"The Eichmann Trial," at 203 pages, is relatively brief, but packs a tremendous punch. Author Deborah Lipstadt is uniquely qualified to write on this subject, given that she herself was embroiled in a long civil trial in 2000 when she was sued for libel by Holocaust denier David Irving. Lipstadt's extensive introduction to "The Eichmann Trial" elaborates on her own experience and while she links the present (Irving) to the past (Eichmann), if the truth be told, a few paragraphs would have sufficed in this regard. Once she leaves her own trial behind, she's completely on target. The story begins with the locating of Eichmann, who was living in Argentina in a cinderblock house with no electricity or running water, a far cry from the lifestyle he enjoyed as an SS colonel in the Third Reich. From this point on Lipstadt recounts the controversy surrounding Eichmann's abduction and the issue of Israel's right to try him, the reaction by much of the press (e.g., The Washington Post ran two editorials asserting that any trial in Israel would be "tainted with lawlessness") and so forth. No space is wasted as Lipstadt zeroes in on one relevant issue after another, highlighting central points in the testimony that have broad-reaching implications. Only a few quotations are necessary for the reader to see that Eichmann, who portrayed himself as merely a small cog in a very big wheel, and a soldier who was simply following orders, was in fact an outrageous liar. He had damned himself by dictating a memoir in Argentina several years before his capture, the transcripts of which came back to haunt him. Lipstadt writes that "In the newly released memoir, Eichmann expressed himself as an inveterate Nazi and anti-Semite. In contrast to the claims made by Hannah Arendt that he did not really understand the enterprise in which he was involved, the memoir reveals a man who considered the Nazi leaders to be his 'idols' and who was fully committed to their goals." In his own words, "I do a job if I can understand the need for it or the meaning of it, and if I enjoy doing it. [Then] time will just fly by, and that was how it was with the Jews."
Lipstadt, who is incredibly fair-minded in her comprehensive retelling of the trial and its various themes and personalities, devotes the last chapter of "The Eichmann Trial" to Hannah Arendt and her controversial "Eichmann in Jerusalem." There were many who were outraged by Arendt's theories, which almost seemed to exonerate Eichmann of personal culpability. There were also those on the other side of the fence who thought she was totally objective. Lipstadt points out that while there are merits to the arguments both pro and con, and she cites many specifics in Arendt's favor and not, the scale is ultimately tipped, and decisively so, against her. Eichmann's own memoir, writes Lipstadt, "reveals the degree to which Arendt was wrong about Eichmann. It is permeated with expressions of support for and full comprehension of Nazi ideology. He was no clerk. This was a well-read man who accepted and espoused the idea of racial purity." But that's just a preamble. Not only did Arendt get many of her facts wrong, Lipstadt writes, "[she] may also have been subliminally writing for her teacher and former lover, the revered philosopher Martin Heidegger, who joined the Nazi Party in 1933, ejected Jewish professors from the university where he served as rector, affirmed Nazi ideals, and never recanted his wartime actions.... In 1960, a few months before the trial, Arendt considered dedicating one of her books to Heidegger but decided not to, because it might upset others. In an unused dedication, she described him as 'my trusted friend to whom I have remained faithful and unfaithful.' She helped resurrect his postwar career by minimizing his Nazi affiliations and fighting to get him readmitted to the scholarly world. When 'Der Spiegel' exposed his wartime record she protested that people should 'leave him in peace.'" (Incredible as it may seem, Hannah Arendt was Jewish.) Lipstadt goes on to lambast Arendt, saying "She was guilty of precisely the same wrong that she derisively ascribed to Adolf Eichmann. She - the great political philosopher who claimed that careful thought and precise expression were of supreme value - did not 'think.'" While all of this may appear to be a sidebar, in fact it's quite the opposite. Lipstatdt isn't overstating it when she claims that Hannah Arendt's work, which mistakenly ignores the central role that historical anti-Semitism played in the scheme of the Holocaust, "has shaped contemporary perceptions of the Final Solution."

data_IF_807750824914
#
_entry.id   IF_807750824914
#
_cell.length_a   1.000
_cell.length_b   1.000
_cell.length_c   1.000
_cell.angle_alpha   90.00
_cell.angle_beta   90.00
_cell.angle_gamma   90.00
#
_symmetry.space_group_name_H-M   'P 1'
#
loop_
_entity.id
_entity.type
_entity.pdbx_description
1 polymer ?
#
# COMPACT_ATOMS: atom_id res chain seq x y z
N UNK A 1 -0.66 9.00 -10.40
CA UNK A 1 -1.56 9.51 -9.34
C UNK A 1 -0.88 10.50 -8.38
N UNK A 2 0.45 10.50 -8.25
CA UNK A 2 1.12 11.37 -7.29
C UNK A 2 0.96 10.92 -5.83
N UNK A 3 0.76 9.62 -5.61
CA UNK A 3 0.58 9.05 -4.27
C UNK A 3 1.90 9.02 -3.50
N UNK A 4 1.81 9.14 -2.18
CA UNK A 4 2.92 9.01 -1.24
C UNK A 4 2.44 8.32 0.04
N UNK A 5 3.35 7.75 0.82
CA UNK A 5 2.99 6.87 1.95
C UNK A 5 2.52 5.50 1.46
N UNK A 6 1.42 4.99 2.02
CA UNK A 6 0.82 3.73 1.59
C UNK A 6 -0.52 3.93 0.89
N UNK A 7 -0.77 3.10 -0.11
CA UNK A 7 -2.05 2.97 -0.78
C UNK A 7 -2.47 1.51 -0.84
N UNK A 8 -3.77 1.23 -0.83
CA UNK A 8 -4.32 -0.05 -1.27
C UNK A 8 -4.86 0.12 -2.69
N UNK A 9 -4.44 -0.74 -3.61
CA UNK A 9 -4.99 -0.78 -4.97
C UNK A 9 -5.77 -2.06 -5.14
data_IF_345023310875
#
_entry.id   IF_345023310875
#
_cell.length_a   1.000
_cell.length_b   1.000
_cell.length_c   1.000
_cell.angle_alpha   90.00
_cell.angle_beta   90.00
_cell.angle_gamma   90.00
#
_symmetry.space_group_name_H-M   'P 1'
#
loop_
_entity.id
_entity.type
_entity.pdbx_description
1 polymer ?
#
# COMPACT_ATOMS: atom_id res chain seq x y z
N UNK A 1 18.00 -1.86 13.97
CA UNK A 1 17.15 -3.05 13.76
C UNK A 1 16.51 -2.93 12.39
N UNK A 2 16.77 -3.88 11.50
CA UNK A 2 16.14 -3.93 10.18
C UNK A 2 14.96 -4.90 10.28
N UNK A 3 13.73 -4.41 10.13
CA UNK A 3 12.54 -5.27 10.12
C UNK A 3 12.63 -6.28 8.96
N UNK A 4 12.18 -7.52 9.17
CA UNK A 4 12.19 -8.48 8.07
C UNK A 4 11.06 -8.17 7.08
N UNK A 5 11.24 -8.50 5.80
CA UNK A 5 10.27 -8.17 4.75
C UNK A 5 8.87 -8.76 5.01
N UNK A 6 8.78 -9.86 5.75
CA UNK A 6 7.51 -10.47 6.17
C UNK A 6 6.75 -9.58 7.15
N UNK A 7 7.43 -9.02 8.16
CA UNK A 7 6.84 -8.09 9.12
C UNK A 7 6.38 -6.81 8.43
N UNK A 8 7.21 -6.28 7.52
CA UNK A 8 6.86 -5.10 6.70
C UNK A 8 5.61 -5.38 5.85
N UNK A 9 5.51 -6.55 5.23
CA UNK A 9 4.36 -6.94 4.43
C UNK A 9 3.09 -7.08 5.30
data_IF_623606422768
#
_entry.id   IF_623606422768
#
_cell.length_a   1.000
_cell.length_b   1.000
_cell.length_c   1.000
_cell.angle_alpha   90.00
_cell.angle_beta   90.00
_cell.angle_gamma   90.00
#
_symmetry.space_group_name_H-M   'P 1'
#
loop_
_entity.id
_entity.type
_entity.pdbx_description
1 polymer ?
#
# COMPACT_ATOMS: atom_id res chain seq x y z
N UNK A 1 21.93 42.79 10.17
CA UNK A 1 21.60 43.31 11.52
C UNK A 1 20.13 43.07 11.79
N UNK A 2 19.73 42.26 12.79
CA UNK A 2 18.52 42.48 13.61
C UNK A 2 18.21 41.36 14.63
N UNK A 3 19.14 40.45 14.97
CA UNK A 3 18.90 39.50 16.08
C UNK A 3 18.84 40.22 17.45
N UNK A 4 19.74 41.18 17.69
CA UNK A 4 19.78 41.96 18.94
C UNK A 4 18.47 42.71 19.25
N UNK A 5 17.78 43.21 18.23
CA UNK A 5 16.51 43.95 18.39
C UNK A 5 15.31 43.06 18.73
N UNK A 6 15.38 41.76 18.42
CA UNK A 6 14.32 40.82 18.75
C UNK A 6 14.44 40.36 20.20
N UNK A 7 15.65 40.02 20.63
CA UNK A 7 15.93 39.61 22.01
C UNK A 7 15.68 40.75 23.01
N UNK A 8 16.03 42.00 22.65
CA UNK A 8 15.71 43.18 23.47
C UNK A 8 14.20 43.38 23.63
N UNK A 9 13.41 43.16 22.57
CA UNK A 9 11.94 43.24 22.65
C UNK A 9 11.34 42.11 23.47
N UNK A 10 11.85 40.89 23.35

Let's hope that "The Eichmann Trial" undoes some of the damage caused by Arendt's flawed theories of fifty years ago.